Saturday, November 13, 10AM - 4PM
For the past 27 years, Pangea has highlighted and celebrated the diversity of our communities. This event showcases the different cultures that made the Red River Valley their home, their traditions and their wonderful art and food. Pangea is a community collaboration directed by the Historical and Cultural Society of Clay County, Cultural Diversity Resources, and the New American Consortium for Wellness and Empowerment.
Each year, the community has had the opportunity to come together to celebrate our diversity, a tradition that has become one of the community's most beloved events. A group of local chefs, musicians, artists, and merchants share the unique heritage that their families brought to the Red River Valley.
Last year, due to the pandemic that had the whole world quarantined, Pangea was offered virtually. There is a collection of videos from that event, Pangea 2020 (Quarantine Edition), that can be seen here (you need to scroll down- the videos show different people showcasing something about their particular culture. From how to make Masala Chai (India), how to make Meethi Seviyan (Pakistan), a demonstration of African percussion instruments, and a tour of Ojibwe and Dakota sweat lodge traditions, to dancing from South India).
This is an event that is interesting for everyone, with activities for both adults and children of all ages. There's something for everyone. The museum and auditorium become an international showcase where the flavors of chai and samosas complement the aromas of aebelskiver and lumpia and the sounds of mariachi and indigenous drumming. Some people wear their countries' traditional clothes, others showcase their countries' art, dancing and music. The whole place is full of wonderful sounds, colors and smells. At Pangea, the global roots of our community are on full display.
There are three main areas at Pangea: A Taste of the World, the International Bazaar and the Pangea Stage.
A Taste of the world
Located in the Auditorium inside the museum, it offers the opportunity for the attendees to taste a variety of international selections of food and drink. The menus from previous festivals have included fry bread tacos, egg rolls, stir fry, chicken tikka masala, crepes, fried plantains, among other delicious dishes.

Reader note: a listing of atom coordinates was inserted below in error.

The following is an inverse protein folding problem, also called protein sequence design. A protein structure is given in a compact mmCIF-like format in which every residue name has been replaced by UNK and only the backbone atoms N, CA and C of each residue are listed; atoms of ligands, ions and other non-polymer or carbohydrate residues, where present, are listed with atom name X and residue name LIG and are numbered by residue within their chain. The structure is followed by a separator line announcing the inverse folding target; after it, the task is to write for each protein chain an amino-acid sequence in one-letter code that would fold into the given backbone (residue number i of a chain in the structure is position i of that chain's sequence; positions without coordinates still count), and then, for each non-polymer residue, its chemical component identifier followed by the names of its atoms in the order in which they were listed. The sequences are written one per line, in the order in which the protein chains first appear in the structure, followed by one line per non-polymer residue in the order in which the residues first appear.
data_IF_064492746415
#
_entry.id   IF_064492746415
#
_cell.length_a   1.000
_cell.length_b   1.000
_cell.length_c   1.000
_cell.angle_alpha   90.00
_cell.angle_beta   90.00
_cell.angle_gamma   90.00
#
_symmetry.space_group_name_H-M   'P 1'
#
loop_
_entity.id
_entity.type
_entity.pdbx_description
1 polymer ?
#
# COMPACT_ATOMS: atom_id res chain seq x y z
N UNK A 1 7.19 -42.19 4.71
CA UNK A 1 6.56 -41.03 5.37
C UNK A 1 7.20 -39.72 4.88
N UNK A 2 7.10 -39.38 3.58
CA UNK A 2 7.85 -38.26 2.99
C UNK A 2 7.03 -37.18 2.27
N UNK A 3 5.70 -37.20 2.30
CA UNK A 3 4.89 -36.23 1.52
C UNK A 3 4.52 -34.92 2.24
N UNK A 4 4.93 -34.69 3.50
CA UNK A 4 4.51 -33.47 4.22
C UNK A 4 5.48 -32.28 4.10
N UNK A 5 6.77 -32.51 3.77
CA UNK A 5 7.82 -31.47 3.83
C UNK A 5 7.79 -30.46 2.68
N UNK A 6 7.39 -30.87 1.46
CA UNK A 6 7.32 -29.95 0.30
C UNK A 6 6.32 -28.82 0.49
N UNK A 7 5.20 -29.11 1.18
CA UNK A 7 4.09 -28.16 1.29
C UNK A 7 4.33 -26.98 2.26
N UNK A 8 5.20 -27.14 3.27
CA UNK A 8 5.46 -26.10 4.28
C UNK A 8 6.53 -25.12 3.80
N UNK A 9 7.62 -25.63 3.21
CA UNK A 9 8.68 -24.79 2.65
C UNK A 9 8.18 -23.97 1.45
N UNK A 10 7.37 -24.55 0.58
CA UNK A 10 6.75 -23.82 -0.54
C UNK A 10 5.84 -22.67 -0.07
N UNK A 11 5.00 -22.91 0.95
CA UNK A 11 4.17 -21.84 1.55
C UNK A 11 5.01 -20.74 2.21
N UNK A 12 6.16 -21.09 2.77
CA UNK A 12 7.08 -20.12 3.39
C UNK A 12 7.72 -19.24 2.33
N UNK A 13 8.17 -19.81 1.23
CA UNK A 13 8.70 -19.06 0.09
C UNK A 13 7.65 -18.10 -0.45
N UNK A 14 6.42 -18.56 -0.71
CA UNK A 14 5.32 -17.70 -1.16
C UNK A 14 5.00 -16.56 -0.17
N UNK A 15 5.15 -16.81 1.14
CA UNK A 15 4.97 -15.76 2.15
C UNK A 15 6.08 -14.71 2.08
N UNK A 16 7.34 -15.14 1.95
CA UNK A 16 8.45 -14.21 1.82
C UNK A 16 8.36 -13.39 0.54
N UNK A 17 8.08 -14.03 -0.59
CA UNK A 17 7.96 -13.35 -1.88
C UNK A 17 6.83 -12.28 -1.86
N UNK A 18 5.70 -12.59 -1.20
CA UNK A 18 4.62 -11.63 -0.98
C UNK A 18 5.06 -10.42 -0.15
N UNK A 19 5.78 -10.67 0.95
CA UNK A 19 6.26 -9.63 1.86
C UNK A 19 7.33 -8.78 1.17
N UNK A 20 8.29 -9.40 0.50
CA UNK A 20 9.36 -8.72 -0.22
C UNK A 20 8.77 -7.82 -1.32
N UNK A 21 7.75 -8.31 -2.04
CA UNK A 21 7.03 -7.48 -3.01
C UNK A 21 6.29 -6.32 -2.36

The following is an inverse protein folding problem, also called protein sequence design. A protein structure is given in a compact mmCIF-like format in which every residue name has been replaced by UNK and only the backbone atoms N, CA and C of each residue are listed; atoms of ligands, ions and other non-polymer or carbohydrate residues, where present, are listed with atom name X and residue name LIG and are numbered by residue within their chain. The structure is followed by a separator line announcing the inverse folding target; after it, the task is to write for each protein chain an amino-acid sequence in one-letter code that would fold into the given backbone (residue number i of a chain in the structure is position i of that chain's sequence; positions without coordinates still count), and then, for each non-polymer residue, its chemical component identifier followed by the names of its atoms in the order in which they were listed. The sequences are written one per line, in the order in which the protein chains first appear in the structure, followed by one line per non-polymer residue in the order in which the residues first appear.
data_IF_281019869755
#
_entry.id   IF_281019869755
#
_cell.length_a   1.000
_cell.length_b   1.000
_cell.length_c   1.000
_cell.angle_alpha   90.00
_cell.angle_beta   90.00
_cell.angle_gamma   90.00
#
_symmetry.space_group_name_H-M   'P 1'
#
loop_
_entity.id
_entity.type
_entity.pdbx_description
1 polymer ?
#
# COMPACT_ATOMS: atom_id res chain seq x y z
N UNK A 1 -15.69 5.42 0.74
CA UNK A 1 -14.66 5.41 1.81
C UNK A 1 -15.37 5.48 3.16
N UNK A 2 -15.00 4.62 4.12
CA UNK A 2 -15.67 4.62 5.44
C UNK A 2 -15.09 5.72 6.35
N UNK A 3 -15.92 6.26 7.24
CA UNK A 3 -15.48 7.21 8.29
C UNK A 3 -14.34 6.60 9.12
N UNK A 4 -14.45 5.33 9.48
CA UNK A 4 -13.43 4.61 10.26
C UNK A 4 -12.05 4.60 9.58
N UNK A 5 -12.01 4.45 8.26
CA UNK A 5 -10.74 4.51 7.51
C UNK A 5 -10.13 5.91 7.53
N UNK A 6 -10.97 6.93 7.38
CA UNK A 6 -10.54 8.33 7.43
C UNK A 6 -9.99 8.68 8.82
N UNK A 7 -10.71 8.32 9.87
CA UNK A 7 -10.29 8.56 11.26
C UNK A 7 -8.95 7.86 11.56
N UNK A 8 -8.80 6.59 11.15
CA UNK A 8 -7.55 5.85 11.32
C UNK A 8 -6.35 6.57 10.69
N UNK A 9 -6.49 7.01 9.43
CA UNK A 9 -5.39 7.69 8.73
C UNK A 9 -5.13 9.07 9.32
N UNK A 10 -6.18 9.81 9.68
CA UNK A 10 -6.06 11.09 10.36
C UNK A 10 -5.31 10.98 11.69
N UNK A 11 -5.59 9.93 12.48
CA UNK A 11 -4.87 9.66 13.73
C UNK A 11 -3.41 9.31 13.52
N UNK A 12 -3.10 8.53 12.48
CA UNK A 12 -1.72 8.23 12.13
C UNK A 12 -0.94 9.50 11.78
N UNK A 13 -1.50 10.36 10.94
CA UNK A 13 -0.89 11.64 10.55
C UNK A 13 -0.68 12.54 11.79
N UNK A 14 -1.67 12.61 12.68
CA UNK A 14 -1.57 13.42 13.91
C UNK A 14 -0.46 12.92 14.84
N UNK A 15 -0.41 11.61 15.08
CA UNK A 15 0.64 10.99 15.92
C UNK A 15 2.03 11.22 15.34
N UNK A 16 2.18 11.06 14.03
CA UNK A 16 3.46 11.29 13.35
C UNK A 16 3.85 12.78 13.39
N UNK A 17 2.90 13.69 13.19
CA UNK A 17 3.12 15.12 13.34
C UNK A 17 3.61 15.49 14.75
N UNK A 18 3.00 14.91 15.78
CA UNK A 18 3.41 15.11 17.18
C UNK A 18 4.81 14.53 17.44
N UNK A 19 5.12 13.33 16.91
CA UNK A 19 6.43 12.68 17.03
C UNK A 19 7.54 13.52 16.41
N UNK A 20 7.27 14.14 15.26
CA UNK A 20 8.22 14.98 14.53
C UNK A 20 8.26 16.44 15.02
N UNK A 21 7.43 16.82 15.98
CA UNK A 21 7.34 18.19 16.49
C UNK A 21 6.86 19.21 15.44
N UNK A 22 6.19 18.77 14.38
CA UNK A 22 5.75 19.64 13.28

This area has tables for people to sit and enjoy their selections as well.
*If you would like to participate as a food vendor at this year's festival, please fill out the form here.
The International Bazaar
Stationed around the museum's galleries and halls, it offers attendees with a variety of shopping opportunities from different vendors from our community, as well as booths exploring local cultural heritage and social services.
There's also children activities, related to the festival, in this area.
*If you would like to participate as an exhibitor at this year's festival, please fill out the form here.
The Pangea Stage
Set in Heritage Hall inside the museum, this stage offers a diverse set of entertainment all day. It ranges from dance and musical performances, to demonstrations from individuals and groups from a variety of cultures. This showcase is designed to introduce festival attendees to a wide range of our community's cultural diversity and traditions.
*If you would like to participate as a performer or demonstrator at this year's festival, please fill out the form here.
So, if you enjoy meeting people from all over the world, tasting food from multiple cultures and seeing musical and other cultural performances- set your calendars for Saturday November 13th and join us to celebrate diversity in the Fargo/Moorhead area, in Pangea- Cultivate Our Cultures 2021.
Pangea is scheduled to be a face-to-face, in person event unless COVID restrictions increase, or there's a change in the pandemic's guidelines. If the planning committee decides to go virtual, all participants will be informed well before the event date.
Pangea is also funded by The Arts Partnership, with support from the Cities of Fargo, Moorhead and West Fargo and from Sanford Health. It is also made possible by the voters of Minnesota through a grant from the Minnesota State Arts Board, thanks to a legislative appropriation from the Arts and Cultural Heritage fund, and through grants from the Lake Region Arts Council, thanks to a legislative appropriation as well.